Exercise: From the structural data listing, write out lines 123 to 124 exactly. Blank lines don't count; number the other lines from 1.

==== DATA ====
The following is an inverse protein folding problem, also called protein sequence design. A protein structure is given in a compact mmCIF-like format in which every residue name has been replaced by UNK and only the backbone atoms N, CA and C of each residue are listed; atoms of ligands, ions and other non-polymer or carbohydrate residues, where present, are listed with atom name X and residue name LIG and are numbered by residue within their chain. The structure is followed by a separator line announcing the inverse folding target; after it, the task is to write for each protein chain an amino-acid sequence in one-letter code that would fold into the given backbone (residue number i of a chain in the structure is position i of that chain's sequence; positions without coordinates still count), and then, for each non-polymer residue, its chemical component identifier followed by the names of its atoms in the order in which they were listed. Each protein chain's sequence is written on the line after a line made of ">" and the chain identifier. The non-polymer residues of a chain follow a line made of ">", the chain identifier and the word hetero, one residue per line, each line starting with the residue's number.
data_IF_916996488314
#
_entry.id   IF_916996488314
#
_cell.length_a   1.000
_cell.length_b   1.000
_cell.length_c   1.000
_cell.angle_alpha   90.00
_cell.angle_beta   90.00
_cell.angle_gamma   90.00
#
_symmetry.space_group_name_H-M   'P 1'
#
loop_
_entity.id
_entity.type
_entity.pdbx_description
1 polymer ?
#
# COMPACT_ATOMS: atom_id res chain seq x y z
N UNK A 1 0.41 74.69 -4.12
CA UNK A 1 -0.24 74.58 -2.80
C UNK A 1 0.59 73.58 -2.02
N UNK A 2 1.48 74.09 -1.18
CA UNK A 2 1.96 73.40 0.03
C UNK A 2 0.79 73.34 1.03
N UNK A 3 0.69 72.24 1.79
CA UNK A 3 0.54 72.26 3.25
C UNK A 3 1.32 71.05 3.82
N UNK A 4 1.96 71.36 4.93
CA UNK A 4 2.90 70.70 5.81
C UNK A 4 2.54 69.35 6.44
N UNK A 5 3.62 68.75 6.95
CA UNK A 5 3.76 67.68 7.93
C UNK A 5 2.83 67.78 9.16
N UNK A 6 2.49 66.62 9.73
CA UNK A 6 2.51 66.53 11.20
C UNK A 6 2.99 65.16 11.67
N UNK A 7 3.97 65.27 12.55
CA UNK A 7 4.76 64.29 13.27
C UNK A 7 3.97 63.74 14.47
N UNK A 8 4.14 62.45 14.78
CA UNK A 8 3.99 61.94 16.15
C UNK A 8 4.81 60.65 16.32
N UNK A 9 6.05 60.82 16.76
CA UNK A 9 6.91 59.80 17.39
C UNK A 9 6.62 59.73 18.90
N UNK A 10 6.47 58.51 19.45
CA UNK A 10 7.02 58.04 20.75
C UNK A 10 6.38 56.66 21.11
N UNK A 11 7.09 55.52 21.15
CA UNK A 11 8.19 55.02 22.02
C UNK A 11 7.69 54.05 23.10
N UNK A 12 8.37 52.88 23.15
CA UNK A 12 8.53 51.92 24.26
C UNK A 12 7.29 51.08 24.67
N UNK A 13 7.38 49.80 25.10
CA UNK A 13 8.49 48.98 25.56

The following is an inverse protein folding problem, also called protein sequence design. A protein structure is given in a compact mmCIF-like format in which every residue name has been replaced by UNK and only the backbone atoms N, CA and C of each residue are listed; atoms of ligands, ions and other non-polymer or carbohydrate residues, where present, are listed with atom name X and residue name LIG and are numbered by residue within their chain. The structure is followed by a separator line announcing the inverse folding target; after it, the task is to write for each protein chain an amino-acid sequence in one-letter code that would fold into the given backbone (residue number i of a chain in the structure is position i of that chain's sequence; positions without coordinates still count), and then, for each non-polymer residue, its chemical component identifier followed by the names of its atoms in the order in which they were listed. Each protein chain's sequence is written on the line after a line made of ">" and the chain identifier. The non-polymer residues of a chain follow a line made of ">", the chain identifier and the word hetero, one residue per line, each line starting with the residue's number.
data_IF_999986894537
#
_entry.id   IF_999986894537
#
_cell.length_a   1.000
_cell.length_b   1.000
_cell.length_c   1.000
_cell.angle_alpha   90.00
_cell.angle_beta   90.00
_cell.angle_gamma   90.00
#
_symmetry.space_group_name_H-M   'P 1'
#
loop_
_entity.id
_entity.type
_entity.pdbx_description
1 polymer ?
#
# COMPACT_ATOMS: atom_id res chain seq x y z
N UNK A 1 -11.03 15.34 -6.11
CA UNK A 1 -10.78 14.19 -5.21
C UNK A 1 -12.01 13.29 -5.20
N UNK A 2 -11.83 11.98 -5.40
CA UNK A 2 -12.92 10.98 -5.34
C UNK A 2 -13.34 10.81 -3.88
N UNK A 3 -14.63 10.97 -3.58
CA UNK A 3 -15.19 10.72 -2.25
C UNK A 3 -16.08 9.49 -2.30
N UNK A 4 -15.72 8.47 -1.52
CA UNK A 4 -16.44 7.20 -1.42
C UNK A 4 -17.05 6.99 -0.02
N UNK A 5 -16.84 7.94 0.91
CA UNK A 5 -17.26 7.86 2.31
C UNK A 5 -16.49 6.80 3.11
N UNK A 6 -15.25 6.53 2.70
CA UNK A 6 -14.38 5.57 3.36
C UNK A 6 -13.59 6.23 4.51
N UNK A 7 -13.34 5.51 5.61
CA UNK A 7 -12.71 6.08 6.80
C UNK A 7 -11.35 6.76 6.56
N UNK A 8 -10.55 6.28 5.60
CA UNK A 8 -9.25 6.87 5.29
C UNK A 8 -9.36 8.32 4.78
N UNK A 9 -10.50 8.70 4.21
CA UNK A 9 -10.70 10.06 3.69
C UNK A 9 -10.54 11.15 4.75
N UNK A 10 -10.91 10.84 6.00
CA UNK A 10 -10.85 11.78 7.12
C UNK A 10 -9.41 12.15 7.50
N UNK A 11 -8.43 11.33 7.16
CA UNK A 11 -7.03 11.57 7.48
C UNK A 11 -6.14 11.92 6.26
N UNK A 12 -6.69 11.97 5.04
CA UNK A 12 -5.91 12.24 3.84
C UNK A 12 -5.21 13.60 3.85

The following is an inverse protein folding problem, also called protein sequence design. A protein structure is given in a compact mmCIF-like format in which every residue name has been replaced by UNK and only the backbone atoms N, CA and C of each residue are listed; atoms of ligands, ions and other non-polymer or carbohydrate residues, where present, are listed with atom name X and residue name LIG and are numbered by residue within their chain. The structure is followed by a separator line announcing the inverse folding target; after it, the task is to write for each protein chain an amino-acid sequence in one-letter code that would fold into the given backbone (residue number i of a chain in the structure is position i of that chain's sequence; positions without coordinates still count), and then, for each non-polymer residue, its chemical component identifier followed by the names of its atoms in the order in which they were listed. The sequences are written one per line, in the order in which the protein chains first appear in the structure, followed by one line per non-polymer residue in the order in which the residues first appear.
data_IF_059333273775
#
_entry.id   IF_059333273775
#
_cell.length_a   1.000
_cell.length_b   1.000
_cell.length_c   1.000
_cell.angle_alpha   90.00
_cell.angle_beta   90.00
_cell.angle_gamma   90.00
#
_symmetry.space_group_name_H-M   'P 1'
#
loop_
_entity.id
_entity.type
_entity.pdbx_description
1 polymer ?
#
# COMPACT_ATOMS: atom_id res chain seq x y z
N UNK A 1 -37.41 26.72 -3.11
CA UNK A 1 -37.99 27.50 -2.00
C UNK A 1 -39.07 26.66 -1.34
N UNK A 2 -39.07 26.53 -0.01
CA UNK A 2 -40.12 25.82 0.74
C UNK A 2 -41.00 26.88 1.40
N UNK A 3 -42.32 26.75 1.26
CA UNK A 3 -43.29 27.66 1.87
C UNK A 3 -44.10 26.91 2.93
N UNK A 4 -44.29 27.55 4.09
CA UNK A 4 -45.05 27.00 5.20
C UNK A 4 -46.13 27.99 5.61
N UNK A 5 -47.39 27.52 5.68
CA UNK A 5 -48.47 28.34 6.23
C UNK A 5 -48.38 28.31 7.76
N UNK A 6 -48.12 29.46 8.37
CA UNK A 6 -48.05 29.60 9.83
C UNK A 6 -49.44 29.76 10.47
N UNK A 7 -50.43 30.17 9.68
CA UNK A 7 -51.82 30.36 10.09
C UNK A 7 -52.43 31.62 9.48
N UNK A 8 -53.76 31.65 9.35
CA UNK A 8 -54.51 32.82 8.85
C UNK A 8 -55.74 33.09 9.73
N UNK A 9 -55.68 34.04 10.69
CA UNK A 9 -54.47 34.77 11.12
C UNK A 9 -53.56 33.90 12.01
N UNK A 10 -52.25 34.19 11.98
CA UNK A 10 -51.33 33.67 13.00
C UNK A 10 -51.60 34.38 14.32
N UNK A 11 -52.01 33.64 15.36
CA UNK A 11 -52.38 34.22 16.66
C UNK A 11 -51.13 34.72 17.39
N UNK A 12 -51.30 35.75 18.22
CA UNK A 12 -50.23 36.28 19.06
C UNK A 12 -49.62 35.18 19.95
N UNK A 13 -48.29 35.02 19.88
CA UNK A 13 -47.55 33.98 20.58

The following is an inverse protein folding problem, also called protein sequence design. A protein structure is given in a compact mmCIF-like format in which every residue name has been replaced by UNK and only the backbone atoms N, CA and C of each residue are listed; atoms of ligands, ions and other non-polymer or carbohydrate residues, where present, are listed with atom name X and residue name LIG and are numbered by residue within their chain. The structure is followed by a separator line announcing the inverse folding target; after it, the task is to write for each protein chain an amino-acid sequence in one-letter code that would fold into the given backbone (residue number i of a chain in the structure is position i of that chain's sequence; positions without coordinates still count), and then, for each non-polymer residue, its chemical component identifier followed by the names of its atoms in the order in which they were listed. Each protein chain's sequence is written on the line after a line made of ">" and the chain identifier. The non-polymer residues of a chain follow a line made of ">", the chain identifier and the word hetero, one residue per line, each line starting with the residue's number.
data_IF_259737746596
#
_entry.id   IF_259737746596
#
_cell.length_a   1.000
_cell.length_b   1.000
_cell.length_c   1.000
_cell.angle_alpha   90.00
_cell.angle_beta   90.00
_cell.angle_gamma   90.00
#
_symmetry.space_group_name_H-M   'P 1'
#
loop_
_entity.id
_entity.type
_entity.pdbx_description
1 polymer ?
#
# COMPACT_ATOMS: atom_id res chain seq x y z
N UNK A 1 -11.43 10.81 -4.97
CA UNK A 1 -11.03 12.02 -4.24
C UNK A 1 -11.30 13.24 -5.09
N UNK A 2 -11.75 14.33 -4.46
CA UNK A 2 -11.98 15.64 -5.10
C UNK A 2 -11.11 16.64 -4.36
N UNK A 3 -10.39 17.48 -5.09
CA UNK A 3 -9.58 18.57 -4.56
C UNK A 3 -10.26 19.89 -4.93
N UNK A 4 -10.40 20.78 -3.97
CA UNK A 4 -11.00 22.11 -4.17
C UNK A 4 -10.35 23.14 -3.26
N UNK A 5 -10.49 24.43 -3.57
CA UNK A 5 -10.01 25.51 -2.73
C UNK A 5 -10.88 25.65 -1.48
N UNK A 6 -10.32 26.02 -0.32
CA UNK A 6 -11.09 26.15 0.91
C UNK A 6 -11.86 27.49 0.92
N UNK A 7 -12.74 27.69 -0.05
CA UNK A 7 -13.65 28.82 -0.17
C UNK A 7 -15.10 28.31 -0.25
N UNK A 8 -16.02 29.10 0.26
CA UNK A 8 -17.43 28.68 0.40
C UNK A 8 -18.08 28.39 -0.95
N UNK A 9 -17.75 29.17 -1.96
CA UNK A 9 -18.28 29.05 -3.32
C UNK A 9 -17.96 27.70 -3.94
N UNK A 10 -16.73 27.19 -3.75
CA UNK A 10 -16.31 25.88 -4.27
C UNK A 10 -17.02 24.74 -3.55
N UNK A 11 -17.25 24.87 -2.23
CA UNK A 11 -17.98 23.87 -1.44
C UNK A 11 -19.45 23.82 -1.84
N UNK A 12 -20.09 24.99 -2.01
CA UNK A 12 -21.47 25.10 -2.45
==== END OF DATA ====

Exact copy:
_cell.length_b   1.000
_cell.length_c   1.000